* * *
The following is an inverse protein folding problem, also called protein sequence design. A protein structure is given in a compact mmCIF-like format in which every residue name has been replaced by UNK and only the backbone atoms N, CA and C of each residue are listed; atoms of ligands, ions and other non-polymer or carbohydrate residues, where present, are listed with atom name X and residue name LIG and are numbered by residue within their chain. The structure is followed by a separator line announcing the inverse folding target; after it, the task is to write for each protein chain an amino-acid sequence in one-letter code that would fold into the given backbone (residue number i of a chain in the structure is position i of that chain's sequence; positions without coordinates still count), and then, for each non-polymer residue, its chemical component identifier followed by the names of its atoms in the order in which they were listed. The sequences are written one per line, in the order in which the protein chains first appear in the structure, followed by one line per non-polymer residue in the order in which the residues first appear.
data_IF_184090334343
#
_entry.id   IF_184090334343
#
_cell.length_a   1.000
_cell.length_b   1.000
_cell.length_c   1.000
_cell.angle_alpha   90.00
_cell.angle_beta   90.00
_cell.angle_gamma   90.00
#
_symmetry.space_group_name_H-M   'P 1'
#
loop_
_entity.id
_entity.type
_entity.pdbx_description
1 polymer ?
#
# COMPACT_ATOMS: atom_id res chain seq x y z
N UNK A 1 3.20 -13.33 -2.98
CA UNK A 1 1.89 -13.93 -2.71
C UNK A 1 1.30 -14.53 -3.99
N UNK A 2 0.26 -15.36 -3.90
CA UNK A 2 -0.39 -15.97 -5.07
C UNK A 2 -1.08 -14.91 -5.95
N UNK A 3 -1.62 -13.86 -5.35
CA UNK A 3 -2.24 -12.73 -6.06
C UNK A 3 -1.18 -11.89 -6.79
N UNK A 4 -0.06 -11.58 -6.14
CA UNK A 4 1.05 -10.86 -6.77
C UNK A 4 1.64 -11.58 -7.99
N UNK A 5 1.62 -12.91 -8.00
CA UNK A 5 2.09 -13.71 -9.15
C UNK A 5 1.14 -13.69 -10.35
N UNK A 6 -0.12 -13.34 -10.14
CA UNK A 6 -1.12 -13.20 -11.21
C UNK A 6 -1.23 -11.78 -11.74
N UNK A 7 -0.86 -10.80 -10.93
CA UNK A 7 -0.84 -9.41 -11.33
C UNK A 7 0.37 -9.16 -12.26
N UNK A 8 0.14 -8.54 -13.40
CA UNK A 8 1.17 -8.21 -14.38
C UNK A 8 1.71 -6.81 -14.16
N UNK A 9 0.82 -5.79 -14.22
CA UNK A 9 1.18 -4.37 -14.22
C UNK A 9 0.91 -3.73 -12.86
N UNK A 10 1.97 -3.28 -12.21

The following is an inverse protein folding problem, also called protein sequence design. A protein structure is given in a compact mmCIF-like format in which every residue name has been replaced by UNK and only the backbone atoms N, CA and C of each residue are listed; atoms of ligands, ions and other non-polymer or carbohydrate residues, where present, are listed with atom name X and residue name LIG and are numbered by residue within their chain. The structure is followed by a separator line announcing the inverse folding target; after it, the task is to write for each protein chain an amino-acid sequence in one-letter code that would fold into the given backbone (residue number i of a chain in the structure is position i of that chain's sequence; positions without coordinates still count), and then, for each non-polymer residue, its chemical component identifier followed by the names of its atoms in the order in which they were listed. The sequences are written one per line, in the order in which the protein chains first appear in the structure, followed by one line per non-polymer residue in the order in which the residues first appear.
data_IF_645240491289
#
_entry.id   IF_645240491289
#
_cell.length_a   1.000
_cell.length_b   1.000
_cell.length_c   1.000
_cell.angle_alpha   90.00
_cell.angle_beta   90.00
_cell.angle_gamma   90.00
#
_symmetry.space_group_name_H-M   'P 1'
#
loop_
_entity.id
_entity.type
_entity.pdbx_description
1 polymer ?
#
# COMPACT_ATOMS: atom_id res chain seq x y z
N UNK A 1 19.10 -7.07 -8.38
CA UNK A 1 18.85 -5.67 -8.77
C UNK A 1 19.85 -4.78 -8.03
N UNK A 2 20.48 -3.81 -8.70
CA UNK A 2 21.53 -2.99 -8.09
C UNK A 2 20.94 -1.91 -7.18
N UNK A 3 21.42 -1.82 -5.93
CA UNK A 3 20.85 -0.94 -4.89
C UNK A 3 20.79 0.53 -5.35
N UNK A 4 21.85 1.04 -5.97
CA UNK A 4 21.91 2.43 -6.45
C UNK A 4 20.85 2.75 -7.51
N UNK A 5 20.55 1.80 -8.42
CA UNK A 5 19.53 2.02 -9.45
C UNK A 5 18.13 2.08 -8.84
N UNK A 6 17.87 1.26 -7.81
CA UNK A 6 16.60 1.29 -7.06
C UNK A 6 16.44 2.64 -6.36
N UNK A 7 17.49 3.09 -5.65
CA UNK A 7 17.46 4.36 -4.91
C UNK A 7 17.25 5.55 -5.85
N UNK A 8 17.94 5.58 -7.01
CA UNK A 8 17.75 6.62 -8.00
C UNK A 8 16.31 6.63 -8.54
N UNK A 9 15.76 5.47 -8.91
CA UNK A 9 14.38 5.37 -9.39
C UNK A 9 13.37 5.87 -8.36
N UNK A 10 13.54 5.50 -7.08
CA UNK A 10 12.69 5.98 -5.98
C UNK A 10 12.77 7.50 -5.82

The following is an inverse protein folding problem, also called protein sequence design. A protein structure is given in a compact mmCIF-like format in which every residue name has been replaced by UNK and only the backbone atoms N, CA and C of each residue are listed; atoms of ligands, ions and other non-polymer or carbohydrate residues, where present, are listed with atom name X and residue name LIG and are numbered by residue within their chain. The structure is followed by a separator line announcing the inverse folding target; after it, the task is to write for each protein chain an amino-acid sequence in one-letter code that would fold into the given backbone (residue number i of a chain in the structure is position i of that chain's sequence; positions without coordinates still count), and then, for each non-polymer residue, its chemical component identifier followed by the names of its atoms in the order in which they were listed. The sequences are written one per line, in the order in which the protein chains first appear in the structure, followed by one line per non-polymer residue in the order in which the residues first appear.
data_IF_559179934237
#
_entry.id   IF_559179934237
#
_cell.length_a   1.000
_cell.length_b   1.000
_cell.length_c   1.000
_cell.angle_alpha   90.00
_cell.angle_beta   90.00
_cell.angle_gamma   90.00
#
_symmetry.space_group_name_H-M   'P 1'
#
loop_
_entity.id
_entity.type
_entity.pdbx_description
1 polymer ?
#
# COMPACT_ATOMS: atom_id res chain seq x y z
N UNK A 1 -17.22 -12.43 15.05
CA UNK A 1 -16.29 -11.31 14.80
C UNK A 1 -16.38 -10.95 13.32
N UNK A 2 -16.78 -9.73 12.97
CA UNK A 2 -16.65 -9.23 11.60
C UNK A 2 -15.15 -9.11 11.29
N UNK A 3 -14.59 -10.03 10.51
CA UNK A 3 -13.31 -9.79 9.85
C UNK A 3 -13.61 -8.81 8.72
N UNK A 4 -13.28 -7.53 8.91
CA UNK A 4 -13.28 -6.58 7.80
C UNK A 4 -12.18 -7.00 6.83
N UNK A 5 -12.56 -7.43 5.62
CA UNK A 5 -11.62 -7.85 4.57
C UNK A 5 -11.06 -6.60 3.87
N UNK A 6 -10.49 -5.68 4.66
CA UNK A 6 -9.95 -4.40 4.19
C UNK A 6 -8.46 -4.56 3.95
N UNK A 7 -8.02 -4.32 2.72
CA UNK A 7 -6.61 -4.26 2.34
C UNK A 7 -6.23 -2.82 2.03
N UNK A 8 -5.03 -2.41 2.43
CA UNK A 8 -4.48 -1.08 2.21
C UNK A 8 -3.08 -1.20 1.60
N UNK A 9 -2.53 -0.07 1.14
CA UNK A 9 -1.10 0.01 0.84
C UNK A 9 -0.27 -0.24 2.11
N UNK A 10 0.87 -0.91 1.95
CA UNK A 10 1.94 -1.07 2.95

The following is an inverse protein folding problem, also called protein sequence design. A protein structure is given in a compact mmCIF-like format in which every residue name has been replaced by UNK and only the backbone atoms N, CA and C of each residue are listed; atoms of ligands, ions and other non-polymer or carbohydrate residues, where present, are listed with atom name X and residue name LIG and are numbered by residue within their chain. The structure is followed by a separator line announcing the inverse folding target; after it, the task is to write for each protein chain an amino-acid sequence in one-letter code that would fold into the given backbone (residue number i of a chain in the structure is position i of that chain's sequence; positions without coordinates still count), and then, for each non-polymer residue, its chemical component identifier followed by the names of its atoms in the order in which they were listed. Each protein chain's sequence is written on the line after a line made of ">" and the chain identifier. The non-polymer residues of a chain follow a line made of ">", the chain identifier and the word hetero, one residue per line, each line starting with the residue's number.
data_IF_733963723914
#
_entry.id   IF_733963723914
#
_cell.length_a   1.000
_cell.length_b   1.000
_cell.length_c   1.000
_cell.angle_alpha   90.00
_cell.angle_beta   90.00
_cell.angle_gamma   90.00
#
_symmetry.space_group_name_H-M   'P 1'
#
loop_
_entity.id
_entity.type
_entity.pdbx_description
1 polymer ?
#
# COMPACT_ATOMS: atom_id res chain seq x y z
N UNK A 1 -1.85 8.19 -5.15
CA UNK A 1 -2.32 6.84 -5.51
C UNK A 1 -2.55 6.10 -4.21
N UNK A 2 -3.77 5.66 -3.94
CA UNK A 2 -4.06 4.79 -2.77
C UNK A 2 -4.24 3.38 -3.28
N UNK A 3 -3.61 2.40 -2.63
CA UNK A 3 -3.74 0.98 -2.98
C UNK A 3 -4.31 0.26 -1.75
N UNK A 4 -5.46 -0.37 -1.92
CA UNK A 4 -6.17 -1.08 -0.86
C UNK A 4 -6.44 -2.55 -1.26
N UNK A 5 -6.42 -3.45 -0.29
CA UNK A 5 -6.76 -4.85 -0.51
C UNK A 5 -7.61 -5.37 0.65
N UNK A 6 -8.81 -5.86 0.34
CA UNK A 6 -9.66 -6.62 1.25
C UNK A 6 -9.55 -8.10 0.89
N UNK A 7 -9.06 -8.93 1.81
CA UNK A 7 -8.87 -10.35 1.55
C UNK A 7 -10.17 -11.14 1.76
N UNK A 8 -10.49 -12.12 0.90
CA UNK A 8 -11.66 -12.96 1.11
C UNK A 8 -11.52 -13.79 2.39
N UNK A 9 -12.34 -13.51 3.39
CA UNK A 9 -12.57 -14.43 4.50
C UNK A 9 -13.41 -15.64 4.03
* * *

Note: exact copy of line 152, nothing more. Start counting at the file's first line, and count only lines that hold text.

data_IF_733963723914